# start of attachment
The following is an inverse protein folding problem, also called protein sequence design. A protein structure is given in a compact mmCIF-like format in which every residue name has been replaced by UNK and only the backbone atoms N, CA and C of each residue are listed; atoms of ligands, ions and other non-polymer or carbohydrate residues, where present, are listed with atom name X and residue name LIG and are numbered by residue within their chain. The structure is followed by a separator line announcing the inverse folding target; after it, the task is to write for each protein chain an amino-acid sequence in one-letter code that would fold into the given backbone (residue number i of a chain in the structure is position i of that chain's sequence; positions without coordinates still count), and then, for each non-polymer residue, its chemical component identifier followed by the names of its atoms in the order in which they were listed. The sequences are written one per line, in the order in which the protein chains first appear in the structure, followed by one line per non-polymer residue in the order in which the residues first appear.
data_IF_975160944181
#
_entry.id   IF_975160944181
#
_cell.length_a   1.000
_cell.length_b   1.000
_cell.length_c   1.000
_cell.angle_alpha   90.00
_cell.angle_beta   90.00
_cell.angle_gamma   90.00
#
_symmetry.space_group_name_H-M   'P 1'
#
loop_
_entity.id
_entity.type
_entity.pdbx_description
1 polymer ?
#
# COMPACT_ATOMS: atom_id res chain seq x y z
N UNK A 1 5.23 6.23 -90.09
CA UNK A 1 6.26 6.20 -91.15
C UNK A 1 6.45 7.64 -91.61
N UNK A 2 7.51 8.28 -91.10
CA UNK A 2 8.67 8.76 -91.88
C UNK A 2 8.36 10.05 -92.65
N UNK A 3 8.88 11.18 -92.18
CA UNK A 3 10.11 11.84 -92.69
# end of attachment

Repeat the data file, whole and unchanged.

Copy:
The following is an inverse protein folding problem, also called protein sequence design. A protein structure is given in a compact mmCIF-like format in which every residue name has been replaced by UNK and only the backbone atoms N, CA and C of each residue are listed; atoms of ligands, ions and other non-polymer or carbohydrate residues, where present, are listed with atom name X and residue name LIG and are numbered by residue within their chain. The structure is followed by a separator line announcing the inverse folding target; after it, the task is to write for each protein chain an amino-acid sequence in one-letter code that would fold into the given backbone (residue number i of a chain in the structure is position i of that chain's sequence; positions without coordinates still count), and then, for each non-polymer residue, its chemical component identifier followed by the names of its atoms in the order in which they were listed. The sequences are written one per line, in the order in which the protein chains first appear in the structure, followed by one line per non-polymer residue in the order in which the residues first appear.
data_IF_975160944181
#
_entry.id   IF_975160944181
#
_cell.length_a   1.000
_cell.length_b   1.000
_cell.length_c   1.000
_cell.angle_alpha   90.00
_cell.angle_beta   90.00
_cell.angle_gamma   90.00
#
_symmetry.space_group_name_H-M   'P 1'
#
loop_
_entity.id
_entity.type
_entity.pdbx_description
1 polymer ?
#
# COMPACT_ATOMS: atom_id res chain seq x y z
N UNK A 1 5.23 6.23 -90.09
CA UNK A 1 6.26 6.20 -91.15
C UNK A 1 6.45 7.64 -91.61
N UNK A 2 7.51 8.28 -91.10
CA UNK A 2 8.67 8.76 -91.88
C UNK A 2 8.36 10.05 -92.65
N UNK A 3 8.88 11.18 -92.18
CA UNK A 3 10.11 11.84 -92.69